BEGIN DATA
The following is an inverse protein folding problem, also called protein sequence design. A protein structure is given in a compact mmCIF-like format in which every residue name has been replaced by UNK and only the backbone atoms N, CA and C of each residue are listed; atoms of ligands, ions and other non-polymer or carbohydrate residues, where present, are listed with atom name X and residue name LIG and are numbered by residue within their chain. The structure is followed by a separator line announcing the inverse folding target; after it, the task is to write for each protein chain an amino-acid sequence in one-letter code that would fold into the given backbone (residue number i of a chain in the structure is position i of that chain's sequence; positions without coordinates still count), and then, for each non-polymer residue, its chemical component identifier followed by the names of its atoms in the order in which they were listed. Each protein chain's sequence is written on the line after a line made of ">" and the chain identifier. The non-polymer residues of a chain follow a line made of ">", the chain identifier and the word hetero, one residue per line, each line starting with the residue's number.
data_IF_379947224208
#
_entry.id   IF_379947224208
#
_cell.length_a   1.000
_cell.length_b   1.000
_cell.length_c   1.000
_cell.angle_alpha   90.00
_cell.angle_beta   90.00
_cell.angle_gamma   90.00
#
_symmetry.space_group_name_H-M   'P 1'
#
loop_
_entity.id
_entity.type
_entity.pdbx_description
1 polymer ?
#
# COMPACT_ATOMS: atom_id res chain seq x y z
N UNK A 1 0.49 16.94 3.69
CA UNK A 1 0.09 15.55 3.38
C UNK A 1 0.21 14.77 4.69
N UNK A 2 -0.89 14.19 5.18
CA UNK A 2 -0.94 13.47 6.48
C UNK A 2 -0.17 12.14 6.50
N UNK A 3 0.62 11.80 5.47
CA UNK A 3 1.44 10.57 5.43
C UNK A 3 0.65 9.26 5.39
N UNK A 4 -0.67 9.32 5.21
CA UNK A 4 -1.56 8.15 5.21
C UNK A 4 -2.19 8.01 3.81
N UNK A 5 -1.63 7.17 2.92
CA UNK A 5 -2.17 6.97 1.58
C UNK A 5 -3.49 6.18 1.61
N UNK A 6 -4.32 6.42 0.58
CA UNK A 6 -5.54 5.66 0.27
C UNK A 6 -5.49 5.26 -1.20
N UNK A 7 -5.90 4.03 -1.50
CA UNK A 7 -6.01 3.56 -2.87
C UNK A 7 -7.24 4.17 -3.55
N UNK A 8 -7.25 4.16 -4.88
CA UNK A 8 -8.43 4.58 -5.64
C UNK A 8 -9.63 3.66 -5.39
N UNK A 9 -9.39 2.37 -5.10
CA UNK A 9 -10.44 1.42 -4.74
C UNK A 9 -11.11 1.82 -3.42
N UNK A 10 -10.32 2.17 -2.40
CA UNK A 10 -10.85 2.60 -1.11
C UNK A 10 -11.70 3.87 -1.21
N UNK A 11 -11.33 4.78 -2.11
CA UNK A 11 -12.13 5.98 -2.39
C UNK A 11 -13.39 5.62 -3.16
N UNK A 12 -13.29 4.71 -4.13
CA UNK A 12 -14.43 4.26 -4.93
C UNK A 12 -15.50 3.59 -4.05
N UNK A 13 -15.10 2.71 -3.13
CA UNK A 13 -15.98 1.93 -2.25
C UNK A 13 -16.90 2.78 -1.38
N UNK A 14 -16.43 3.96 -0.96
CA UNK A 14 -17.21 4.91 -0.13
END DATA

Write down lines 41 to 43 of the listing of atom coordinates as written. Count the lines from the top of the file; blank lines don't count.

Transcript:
CA UNK A 7 -6.01 3.56 -2.87
C UNK A 7 -7.24 4.17 -3.55
N UNK A 8 -7.25 4.16 -4.88